Wed, Feb 20, 2013 - Page 5 News List

FEATURE: Calligraphy store owner develops cosmetics brand

By Jason Pan  /  Staff writer, with CNA

Lin Chang-lung, fourth-generation proprietor of the Lamsamyick brush company, displays calligraphy and cosmetic brushes in his shop in Taipei on Friday last week.

Photo: CNA

Though still practiced by artists and traditionalists, classic Chinese calligraphy done with a brush pen and black ink has mostly fallen into disuse.

Once it was a required course for all elementary-school students in Taiwan, but Chinese calligraphy is now seen as quaint and outdated.

These days, it is practiced as a relaxation exercise and for introspection, because traditional Confucian thought holds that it is good for “cultivating the moral character and moderating one’s temperament.”

Lin Chang-lung (林昌隆), whose family has been in the brush pen and calligraphy stationery business for more than 100 years, had to confront this situation when he began operating the Lamsamyick Brush Pen and Ink Expert Shop in Taipei.

Despite the declining demand for traditional brush pens over the years, the fourth-generation operator of the family business decided to make a go of it.

Lin said he dreamed of making a transformation and breaking through the bottleneck the trade was experiencing.

He has revitalized the old store by injecting new blood and fresh ideas, and by prodding it into a market to which it seemed to have no connection at all — the cosmetics industry.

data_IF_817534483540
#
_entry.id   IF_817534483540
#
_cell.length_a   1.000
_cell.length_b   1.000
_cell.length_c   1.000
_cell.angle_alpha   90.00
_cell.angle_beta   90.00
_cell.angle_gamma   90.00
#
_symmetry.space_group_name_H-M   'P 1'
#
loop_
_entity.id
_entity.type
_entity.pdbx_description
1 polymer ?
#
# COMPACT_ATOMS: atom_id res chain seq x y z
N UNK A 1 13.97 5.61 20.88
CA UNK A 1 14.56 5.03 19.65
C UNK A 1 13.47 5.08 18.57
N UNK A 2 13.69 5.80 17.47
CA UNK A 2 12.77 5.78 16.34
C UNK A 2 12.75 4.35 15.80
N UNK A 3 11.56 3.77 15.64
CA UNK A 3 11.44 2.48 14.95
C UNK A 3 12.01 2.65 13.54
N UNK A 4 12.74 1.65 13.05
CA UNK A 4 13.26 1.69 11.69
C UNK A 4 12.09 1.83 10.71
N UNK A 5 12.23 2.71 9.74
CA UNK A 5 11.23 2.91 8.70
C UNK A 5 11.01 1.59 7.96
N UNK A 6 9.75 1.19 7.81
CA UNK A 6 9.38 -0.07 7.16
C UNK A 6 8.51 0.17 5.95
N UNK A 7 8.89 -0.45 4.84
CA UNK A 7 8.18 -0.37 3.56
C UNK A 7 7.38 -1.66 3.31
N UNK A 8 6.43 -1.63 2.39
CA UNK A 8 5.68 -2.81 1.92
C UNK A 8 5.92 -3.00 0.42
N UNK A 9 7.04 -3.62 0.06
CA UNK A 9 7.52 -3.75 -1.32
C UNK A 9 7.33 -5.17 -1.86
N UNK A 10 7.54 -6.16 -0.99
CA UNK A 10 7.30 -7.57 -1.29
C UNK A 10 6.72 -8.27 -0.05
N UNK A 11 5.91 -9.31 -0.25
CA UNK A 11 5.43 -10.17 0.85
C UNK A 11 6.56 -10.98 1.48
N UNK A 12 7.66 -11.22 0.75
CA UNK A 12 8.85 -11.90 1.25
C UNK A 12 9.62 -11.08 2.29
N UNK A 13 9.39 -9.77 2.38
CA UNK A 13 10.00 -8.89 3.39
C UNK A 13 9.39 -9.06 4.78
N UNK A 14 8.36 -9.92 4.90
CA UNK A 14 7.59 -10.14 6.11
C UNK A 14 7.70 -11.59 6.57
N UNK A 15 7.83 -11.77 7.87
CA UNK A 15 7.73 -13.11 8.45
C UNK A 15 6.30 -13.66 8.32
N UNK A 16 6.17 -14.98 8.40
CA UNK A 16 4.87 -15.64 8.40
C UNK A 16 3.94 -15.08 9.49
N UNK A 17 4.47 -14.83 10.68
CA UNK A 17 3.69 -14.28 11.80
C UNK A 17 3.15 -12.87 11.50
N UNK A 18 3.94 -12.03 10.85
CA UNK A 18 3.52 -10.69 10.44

Lin said that his main focus was still on sustaining the brush pen market, but by getting into cosmetics, he has given the family business a higher profile. On taking over the family store a few years ago, he started with overhauling the business fundamentals of sales and marketing.

“Doing sales had only one major task: to go around and contact all the shops and people in the industry. As I traveled throughout Taiwan from north to south, I found the brush pen market was shrinking,” he said.

Once, while passing through a nail-painting salon, Lin noticed the brush used for applying decorative coloring on nails was similar to the traditional brush pen.

“Gathering up my nerve, I walked in to talk with the owner and handed her my business card,” Lin said.

At first, she rejected his sales pitch, but Lin did not give up and after visiting the owner three times, he was able to convince her to give his product a try.

“That opportunity opened other doors. Because I initiated the contact with nail-painting shops, I helped to change the traditional brush-pen industry,” he said.

However, it was not all smooth sailing.

“Transforming the traditional brush pens into brushes for applying cosmetics and coloring, I had to overcome many problems. The brush configurations are different and I had to find the right hair materials for the brush. As problems arise, you just have to find ways to solve them. By trial and error, I also learned a lot along the way,” Lin said.

He added that when you look at the brushes used for applying cosmetics and coloring from another perspective, they are also pens with tufts of hair on them.

Lin said he got to know the brush-pen hair materials really well, then shifted into the cosmetics industry, but “the essence was the same, only the styling and configuration had changed to keep up with the times,” he said.

Cosmetic brushes apply makeup and nail polish to the face and body, while the pen brush writes on paper, so Lin had to get consumers to identify the relevant differences to ensure quality control in the materials.

“After building more business with nail-painting salons, at first I had to subcontract out to other manufacturers, and got to know the cosmetic-brush market better. Then, in the next stage, I had the idea of creating my own branded products,” Lin said.

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